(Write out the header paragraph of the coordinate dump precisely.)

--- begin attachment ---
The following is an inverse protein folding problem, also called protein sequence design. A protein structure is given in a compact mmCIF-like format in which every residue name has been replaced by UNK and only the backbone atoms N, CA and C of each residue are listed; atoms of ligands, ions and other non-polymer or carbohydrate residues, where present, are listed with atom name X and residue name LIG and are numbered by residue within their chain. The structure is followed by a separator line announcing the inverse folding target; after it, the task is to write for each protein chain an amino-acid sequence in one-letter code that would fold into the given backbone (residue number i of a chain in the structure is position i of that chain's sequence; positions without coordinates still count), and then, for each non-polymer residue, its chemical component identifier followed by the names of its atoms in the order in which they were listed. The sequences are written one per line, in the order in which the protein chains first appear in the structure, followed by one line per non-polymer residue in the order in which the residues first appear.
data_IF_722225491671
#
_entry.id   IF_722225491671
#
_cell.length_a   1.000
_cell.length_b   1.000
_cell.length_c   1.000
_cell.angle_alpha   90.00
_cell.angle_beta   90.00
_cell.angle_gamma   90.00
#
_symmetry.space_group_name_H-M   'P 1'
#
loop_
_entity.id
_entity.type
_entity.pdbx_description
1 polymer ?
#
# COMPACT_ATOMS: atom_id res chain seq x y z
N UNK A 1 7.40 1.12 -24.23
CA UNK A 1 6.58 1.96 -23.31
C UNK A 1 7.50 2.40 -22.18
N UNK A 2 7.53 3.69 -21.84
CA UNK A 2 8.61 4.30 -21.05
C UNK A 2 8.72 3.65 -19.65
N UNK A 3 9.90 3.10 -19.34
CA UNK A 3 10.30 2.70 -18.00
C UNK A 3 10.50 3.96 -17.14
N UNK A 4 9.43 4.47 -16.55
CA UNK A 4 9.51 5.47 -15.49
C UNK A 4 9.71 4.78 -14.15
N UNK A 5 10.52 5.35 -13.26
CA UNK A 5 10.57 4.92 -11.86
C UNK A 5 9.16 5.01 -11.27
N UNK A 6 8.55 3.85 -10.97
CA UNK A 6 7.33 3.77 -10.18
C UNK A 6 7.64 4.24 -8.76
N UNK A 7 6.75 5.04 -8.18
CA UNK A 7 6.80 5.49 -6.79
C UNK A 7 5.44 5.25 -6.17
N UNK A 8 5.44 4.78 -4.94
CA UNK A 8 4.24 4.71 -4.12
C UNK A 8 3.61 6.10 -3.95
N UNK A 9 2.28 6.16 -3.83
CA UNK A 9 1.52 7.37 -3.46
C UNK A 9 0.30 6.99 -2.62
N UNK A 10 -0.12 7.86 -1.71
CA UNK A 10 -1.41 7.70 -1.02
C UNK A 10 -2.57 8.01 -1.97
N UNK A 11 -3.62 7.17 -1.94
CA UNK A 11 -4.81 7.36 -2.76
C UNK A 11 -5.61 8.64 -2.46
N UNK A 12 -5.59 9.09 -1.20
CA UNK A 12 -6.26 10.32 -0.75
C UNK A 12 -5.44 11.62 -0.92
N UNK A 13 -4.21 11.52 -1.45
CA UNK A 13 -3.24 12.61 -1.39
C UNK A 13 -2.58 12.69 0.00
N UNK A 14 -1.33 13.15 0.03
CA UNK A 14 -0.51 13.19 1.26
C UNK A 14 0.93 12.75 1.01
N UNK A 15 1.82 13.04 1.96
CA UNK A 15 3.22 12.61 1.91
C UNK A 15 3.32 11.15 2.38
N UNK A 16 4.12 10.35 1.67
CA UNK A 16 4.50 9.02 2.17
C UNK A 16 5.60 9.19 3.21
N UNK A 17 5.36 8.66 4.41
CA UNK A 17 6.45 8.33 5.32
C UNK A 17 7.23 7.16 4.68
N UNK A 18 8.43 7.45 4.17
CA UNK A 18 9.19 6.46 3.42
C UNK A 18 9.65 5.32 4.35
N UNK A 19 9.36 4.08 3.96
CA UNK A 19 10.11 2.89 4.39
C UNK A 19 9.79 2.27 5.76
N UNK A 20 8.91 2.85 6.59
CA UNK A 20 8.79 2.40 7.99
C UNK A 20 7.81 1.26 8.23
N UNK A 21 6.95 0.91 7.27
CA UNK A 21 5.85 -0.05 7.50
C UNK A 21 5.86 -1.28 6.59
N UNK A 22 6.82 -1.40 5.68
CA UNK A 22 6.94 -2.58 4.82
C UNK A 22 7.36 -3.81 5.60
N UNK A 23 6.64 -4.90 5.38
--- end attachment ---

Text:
The following is an inverse protein folding problem, also called protein sequence design. A protein structure is given in a compact mmCIF-like format in which every residue name has been replaced by UNK and only the backbone atoms N, CA and C of each residue are listed; atoms of ligands, ions and other non-polymer or carbohydrate residues, where present, are listed with atom name X and residue name LIG and are numbered by residue within their chain. The structure is followed by a separator line announcing the inverse folding target; after it, the task is to write for each protein chain an amino-acid sequence in one-letter code that would fold into the given backbone (residue number i of a chain in the structure is position i of that chain's sequence; positions without coordinates still count), and then, for each non-polymer residue, its chemical component identifier followed by the names of its atoms in the order in which they were listed. The sequences are written one per line, in the order in which the protein chains first appear in the structure, followed by one line per non-polymer residue in the order in which the residues first appear.